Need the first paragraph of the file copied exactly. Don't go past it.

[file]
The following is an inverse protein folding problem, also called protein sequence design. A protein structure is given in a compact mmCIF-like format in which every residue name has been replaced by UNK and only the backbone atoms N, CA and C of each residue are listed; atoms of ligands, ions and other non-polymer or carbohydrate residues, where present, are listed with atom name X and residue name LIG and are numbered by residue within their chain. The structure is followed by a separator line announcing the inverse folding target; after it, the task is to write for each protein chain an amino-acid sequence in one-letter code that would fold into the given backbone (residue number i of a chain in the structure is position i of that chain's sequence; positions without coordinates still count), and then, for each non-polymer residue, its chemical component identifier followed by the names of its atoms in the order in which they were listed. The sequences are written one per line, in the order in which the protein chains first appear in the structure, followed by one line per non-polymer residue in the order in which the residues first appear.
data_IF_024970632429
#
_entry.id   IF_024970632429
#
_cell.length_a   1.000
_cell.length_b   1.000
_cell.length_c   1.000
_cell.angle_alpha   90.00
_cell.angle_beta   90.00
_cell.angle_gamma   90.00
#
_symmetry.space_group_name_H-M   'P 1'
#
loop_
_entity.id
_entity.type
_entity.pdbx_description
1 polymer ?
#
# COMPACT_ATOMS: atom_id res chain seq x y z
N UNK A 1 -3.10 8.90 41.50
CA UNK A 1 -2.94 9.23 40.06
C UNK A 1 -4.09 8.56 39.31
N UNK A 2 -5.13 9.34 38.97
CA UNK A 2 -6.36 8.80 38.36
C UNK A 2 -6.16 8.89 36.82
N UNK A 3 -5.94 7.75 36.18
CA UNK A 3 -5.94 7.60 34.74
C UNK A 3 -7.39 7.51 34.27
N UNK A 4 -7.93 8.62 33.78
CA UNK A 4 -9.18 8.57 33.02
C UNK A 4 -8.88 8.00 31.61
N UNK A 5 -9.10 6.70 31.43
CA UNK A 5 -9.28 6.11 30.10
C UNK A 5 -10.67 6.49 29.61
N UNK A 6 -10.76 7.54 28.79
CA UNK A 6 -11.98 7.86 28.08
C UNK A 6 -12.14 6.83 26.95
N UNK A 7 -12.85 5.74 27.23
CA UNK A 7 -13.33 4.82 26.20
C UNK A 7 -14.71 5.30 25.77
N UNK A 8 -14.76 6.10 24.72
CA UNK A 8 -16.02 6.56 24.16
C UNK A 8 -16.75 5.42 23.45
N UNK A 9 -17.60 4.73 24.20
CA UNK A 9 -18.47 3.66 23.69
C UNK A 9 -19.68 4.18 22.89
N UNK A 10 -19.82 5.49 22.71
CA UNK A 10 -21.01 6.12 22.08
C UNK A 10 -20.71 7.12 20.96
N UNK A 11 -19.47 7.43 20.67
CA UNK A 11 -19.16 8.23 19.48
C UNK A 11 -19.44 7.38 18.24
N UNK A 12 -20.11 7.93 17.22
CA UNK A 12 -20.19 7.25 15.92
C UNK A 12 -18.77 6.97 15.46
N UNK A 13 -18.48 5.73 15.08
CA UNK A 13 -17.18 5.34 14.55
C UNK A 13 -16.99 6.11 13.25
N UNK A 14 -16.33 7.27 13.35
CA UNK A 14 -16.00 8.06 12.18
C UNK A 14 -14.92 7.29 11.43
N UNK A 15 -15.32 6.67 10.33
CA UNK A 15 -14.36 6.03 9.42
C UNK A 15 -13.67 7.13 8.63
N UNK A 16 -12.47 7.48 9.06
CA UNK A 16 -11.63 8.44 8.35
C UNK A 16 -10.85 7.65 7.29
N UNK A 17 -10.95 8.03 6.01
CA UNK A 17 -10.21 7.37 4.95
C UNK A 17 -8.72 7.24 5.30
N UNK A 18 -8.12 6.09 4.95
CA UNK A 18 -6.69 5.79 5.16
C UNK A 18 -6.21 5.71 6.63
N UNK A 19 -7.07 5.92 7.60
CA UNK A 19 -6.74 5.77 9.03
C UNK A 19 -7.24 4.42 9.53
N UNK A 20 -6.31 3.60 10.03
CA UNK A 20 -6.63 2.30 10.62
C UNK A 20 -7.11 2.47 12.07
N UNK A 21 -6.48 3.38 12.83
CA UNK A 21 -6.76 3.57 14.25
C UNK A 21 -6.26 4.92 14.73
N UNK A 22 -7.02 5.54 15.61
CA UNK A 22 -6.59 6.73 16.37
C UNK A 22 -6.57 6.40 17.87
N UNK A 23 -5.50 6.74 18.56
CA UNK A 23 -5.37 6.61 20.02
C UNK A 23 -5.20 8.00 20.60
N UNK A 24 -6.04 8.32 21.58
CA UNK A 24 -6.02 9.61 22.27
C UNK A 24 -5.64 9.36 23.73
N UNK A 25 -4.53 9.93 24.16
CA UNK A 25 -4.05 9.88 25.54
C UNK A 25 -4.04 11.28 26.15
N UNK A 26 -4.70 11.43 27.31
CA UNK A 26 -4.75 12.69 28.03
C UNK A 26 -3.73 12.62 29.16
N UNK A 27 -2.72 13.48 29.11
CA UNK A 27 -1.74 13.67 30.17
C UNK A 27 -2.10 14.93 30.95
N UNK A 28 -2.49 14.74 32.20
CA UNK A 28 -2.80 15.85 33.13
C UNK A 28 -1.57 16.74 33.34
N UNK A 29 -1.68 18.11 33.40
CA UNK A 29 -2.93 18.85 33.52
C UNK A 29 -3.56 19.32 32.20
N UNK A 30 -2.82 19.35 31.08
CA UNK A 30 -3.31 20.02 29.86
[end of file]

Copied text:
The following is an inverse protein folding problem, also called protein sequence design. A protein structure is given in a compact mmCIF-like format in which every residue name has been replaced by UNK and only the backbone atoms N, CA and C of each residue are listed; atoms of ligands, ions and other non-polymer or carbohydrate residues, where present, are listed with atom name X and residue name LIG and are numbered by residue within their chain. The structure is followed by a separator line announcing the inverse folding target; after it, the task is to write for each protein chain an amino-acid sequence in one-letter code that would fold into the given backbone (residue number i of a chain in the structure is position i of that chain's sequence; positions without coordinates still count), and then, for each non-polymer residue, its chemical component identifier followed by the names of its atoms in the order in which they were listed. The sequences are written one per line, in the order in which the protein chains first appear in the structure, followed by one line per non-polymer residue in the order in which the residues first appear.